Perhaps the assistant coaching transition — Huxtable handled linebackers last year, Gutekunst this season — slowed the development of Sparkman and Edwards. Thrust into the role of defensive leader as the starting middle linebacker, Sparkman at times has appeared overwhelmed by the responsibility of calling the defensive signals and the challenge of directing 10 teammates on every down. On a remarkable number of plays this season, UNC's opponent has snapped the ball before the defense was set. Meanwhile, Edwards inexplicably showed up overweight and out-of-shape — he blamed a "misunderstanding" with the coaches — for preseason practice, relegating him to a reserve role after an extremely promising 2003 debut.

Finally, it's only fair to point out that the state of North Carolina, which serves as the foundation of UNC's recruiting base, has produced an unbelievably small number of outstanding linebackers in recent years. Some may wonder whether the best prospects simply aren't being identified and/or developed properly by the Tar Heels, but if that were the complete explanation there likely would be plenty of examples of in-state linebackers who went on to significant success with other teams. That's not the case.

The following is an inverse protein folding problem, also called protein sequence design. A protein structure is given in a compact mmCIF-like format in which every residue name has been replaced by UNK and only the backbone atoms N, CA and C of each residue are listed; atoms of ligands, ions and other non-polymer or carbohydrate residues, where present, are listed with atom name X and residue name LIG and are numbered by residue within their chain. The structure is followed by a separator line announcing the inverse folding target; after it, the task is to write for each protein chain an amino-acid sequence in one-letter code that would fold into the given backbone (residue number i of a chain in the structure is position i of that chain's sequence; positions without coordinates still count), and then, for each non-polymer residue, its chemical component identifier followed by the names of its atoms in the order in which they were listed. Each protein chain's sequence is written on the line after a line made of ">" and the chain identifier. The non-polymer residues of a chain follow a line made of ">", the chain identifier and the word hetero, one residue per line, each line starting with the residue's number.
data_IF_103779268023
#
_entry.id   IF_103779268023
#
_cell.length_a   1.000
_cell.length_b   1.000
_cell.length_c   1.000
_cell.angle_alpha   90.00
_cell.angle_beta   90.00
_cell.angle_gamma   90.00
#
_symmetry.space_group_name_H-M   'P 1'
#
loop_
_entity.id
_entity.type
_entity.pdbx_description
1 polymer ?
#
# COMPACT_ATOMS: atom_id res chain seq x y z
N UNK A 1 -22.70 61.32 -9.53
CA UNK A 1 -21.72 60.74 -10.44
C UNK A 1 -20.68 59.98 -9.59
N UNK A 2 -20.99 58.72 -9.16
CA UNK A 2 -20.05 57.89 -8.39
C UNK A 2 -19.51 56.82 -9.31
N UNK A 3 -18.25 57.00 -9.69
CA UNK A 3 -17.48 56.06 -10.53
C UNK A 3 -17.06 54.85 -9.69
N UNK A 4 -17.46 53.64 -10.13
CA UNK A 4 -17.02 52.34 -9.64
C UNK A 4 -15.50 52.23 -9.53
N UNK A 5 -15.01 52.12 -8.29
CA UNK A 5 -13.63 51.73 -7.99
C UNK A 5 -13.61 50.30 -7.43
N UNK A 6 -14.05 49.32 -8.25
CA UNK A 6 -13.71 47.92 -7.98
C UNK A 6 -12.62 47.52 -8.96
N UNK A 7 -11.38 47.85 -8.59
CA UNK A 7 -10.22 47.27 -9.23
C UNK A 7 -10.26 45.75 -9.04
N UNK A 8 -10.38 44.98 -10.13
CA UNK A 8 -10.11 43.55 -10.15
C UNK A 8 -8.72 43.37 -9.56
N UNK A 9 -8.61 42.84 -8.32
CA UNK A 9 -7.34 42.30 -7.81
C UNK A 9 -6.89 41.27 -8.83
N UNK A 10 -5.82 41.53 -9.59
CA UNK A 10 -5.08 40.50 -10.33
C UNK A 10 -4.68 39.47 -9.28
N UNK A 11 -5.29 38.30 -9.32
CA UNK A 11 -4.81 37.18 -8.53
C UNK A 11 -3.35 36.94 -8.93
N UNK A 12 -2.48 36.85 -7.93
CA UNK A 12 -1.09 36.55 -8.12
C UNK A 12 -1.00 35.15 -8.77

Over the last five years (2000-04), the state of North Carolina has produced exactly one elite linebacker: Florida State junior A.J. Nicholson, from the Class of 2002. Otherwise, only Freddie Aughtry-Lindsay (N.C. State), William Kershaw (Maryland) and Longhany (UNC) are even starters for BCS-conference teams this fall. In that same period, Florida State landed in-state linebackers Buster Davis, Sam McGrew, Ray Piquion and Ernie Sims, and Virginia didn't have to go far for in-state signees Darryl Blackstock, Ahmad Brooks, Dennis Haley and Kai Parham. Those players help form two of the strongest units on two of the best teams in the ACC this season.

These remarkable statistics probably don't make UNC fans feel any better about the Tar Heels' current predicament at linebacker, but they do provide another example of how problems of such enormous proportions almost always stem from more than one cause.